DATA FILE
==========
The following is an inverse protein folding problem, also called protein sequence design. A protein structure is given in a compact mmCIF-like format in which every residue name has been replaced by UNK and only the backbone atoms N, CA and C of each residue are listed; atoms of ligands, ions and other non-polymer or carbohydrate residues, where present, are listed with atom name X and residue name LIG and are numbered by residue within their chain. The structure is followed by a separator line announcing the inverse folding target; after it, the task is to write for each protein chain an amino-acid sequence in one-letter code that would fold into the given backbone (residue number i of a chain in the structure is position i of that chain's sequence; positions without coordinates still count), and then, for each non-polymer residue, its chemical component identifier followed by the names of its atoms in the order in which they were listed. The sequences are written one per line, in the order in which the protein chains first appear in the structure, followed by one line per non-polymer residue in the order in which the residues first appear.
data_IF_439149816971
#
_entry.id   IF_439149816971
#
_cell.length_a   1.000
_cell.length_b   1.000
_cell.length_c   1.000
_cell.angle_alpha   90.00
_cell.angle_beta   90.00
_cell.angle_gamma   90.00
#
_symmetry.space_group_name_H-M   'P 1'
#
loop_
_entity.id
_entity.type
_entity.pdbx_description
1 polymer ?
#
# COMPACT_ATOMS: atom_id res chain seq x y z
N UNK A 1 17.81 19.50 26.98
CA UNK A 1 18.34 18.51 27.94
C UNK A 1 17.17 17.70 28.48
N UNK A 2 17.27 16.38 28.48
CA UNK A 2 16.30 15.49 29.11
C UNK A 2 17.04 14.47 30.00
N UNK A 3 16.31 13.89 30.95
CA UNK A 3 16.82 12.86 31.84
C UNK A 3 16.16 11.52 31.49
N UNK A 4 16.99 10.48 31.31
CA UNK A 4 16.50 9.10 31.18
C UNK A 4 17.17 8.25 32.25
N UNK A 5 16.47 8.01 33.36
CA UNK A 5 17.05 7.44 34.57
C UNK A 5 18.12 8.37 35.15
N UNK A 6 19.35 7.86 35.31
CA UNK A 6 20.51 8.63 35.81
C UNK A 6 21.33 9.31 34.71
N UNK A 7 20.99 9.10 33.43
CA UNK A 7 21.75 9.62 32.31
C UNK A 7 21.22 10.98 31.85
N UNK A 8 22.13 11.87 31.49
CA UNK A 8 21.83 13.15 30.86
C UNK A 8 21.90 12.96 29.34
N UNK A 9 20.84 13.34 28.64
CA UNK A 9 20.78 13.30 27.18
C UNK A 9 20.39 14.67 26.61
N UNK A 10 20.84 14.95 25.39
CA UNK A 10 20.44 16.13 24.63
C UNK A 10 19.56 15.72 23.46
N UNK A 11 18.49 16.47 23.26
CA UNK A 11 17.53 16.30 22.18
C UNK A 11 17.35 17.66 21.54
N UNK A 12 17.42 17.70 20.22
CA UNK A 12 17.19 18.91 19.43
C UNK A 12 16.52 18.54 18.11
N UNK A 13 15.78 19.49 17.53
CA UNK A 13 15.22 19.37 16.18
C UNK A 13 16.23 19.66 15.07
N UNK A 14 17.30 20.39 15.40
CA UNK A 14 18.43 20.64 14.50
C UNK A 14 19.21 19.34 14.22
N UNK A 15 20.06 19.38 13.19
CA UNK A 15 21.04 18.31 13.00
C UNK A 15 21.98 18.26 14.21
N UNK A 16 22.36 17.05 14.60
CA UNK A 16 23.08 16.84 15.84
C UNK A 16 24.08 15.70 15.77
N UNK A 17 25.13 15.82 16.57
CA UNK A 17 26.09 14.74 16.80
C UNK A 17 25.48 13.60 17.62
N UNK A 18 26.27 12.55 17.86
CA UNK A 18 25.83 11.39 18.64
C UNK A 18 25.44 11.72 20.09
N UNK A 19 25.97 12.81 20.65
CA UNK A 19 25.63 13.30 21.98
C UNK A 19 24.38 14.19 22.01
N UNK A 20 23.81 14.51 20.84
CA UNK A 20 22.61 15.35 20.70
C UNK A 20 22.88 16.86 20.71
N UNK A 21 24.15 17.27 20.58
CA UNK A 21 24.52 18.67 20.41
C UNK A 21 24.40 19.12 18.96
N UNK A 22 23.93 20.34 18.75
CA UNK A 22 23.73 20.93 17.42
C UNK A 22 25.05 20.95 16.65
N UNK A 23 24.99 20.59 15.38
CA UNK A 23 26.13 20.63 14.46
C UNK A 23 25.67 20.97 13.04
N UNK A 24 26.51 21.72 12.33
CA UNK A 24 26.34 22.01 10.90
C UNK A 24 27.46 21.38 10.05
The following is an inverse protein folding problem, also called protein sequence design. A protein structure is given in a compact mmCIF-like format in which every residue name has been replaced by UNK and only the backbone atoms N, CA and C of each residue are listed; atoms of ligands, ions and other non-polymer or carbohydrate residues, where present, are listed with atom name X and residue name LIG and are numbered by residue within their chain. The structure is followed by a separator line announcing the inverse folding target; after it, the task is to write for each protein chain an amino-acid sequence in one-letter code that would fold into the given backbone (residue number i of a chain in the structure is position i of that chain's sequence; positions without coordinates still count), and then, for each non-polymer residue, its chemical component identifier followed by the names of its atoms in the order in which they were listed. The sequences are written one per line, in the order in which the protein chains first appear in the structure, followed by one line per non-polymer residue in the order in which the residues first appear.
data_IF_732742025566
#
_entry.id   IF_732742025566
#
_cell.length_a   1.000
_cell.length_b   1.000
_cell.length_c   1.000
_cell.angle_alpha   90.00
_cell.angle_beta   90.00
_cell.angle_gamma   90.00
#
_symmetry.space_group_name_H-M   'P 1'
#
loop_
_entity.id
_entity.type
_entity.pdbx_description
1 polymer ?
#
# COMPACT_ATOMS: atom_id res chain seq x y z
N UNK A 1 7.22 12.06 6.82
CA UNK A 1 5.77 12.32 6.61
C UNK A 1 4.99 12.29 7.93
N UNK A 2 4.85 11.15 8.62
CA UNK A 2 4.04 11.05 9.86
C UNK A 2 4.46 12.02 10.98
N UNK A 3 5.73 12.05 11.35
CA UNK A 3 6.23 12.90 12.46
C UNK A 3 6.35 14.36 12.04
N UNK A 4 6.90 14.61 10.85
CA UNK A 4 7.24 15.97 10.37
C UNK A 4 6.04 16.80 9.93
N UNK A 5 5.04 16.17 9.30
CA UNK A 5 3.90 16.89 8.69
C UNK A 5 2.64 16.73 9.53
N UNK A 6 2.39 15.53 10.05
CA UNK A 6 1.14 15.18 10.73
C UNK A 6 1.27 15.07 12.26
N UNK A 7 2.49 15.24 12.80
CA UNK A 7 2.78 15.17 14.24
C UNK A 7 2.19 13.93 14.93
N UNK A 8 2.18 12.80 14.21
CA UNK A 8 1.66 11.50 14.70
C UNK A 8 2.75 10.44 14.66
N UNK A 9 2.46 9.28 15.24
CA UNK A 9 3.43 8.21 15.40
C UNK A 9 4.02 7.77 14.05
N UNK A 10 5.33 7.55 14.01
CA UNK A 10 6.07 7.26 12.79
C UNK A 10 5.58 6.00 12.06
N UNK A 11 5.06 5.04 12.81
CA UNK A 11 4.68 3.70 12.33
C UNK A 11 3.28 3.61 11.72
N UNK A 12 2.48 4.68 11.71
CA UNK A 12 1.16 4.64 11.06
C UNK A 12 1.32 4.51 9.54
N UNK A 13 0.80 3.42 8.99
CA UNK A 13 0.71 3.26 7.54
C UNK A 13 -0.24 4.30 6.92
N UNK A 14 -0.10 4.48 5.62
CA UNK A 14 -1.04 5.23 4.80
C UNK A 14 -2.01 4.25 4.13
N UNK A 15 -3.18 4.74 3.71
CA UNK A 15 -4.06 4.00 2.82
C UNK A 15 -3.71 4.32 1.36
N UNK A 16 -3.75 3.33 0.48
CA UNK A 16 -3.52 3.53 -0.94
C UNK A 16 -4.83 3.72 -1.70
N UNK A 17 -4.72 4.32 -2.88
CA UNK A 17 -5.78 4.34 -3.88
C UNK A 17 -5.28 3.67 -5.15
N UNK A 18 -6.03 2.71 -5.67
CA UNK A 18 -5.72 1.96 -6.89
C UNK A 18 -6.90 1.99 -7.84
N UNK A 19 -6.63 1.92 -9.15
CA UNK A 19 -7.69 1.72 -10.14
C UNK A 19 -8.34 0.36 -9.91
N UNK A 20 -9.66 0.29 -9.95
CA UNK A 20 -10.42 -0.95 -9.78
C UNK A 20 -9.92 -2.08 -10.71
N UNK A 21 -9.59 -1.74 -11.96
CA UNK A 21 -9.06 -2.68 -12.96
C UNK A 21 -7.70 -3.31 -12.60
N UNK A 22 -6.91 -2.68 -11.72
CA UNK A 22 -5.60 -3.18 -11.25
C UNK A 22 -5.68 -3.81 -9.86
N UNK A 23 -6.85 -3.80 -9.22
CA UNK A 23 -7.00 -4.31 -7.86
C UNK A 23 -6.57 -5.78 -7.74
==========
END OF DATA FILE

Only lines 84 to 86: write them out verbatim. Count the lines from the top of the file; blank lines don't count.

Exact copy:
C UNK A 21 24.40 19.12 18.96
N UNK A 22 23.93 20.34 18.75
CA UNK A 22 23.73 20.93 17.42